“In the U.S. we entered into three major trade agreements last year and there is more to come. We can either play or we can watch these developing countries play, and it appears our government has made a commitment to play in the world trade market,” he added.

By 2020, the USDA estimates the agriculture export market will top one trillion dollars. Currently, agriculture exports stand at something close to $700 billion, up 150 percent since 2000.

The path of least resistance in liberalizing trade comes from bilateral agreements between two countries. The most difficult path is unilateral agreements that involve numerous countries.

As long as profit is high in the export business, Dwyer contends the growth in bilateral agreements will continue.

Never underestimate the ability of governments to think they are doing the right thing and end up making huge mistakes. For example, in 2008, governments started banning exports of food to be sure they had an adequate supply of food for their country.

“All that did was scare all the major importers of food around the world,” the USDA economist said.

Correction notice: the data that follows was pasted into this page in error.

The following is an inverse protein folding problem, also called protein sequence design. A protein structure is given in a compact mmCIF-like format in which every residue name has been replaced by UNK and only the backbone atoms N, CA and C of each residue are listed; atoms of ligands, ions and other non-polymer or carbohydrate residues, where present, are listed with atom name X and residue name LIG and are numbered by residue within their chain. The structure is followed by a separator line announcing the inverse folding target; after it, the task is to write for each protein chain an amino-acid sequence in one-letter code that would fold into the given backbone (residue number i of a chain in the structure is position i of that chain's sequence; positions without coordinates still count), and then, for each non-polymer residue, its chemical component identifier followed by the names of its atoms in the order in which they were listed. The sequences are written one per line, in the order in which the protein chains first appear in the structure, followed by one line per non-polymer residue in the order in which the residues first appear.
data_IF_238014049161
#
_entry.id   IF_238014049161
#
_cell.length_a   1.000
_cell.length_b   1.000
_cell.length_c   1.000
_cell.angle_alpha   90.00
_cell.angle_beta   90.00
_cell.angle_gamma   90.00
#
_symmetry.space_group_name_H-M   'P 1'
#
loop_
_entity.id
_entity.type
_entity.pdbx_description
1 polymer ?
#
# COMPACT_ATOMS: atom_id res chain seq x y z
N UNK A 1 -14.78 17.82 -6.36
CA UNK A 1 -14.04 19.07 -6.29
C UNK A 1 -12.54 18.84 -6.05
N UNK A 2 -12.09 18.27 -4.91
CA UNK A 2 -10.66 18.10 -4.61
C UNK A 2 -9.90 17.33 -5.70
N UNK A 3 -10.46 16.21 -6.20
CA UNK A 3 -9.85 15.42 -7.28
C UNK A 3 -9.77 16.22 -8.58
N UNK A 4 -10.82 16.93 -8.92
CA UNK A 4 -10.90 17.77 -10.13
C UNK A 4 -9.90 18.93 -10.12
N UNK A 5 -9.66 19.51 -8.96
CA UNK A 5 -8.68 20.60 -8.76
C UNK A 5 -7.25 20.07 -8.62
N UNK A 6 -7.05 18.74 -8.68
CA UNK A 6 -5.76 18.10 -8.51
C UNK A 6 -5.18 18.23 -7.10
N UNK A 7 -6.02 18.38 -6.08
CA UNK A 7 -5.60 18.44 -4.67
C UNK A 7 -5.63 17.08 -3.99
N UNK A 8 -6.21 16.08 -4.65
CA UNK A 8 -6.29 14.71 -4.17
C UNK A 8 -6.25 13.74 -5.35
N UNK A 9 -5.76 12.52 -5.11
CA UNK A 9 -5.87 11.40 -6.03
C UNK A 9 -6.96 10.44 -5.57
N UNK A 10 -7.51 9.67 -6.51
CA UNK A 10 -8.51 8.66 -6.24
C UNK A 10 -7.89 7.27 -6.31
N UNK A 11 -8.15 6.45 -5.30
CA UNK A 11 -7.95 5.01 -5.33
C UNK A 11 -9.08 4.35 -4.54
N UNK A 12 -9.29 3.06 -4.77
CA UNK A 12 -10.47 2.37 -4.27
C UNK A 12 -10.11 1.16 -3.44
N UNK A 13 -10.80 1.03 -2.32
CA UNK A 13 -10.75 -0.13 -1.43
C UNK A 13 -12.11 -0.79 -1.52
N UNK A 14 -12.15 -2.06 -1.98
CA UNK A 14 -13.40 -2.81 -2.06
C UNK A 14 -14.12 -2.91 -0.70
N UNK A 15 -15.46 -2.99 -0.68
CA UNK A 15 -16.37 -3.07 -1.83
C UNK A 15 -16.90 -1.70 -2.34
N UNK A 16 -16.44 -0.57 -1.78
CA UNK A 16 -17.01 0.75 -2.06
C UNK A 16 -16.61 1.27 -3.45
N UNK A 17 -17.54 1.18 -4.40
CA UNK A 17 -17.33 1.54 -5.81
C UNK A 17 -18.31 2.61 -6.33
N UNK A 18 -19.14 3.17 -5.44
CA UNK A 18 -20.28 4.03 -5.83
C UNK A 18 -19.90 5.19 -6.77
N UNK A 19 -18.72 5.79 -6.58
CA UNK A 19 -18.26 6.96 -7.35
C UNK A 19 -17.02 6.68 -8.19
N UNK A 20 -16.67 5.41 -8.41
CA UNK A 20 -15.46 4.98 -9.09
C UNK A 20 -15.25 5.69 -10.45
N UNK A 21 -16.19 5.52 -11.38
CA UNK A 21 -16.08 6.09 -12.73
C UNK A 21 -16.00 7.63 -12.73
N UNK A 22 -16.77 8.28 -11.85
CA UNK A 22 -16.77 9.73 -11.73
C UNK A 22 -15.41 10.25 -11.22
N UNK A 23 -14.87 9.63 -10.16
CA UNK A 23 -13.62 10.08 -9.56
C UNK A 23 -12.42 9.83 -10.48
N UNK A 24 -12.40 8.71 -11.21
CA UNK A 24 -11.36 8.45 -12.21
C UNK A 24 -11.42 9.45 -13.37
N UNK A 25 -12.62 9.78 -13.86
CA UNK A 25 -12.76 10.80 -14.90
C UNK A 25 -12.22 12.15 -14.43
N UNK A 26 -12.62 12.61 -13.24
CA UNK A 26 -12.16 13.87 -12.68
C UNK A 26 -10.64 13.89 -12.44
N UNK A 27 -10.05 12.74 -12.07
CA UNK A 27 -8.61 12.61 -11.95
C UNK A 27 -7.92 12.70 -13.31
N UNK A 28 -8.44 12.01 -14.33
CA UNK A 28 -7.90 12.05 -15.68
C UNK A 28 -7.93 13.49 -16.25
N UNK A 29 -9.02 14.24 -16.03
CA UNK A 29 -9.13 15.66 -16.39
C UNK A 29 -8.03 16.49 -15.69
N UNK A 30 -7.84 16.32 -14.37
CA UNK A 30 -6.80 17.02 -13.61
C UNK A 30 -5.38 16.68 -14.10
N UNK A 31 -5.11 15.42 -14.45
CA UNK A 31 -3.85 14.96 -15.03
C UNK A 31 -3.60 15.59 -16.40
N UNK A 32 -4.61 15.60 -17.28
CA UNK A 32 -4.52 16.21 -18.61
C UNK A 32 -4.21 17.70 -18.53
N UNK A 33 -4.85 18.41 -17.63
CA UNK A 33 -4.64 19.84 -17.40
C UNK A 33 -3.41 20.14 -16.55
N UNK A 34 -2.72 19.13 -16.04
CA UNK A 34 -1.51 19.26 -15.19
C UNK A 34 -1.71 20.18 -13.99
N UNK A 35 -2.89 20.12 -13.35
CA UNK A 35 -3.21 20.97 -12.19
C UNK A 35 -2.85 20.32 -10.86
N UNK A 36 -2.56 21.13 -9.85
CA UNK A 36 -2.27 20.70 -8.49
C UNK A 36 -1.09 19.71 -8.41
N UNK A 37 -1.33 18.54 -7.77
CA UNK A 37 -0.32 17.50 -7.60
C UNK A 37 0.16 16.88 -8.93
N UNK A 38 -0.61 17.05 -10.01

Russia did this again in 2011 with wheat. It caused a price spike in wheat, but depressed prices Russian wheat farmers received for their crop.

What this policy decision did was to lower the profitability in the ag sector, which slows down the supply response.

“It would be nice to say that won’t happen again, but with stocks at such low levels, the conditions are right for export bans and subsequent price spikes,” Dwyer said.

Agriculture is one of the most energy intensive sectors of the U.S. economy. If the price of petroleum goes up, the price of production goes up for farmers.

Many of the same factors that drive agriculture profitability drive energy prices. China, for example, will buy more food, but they will also buy more cars, which need fuel.

“Yields and cost of production is directly tied to the type seed used. There is no better technology in the world than biotechnology.

“We are just scratching the surface on such technology as drought tolerant crops. The payoff will be huge, but the question is: Where is it headed.

“There is no question the demand for food is going to increase over the next decade, and well beyond.

The only two ways to meet growing demand is to increase yield or bring new land into production. Failing to keep supply and demand in harmony could really create high food prices and be a negative factor in world agriculture growth,” Dwyer said.

rroberson@farmpress.com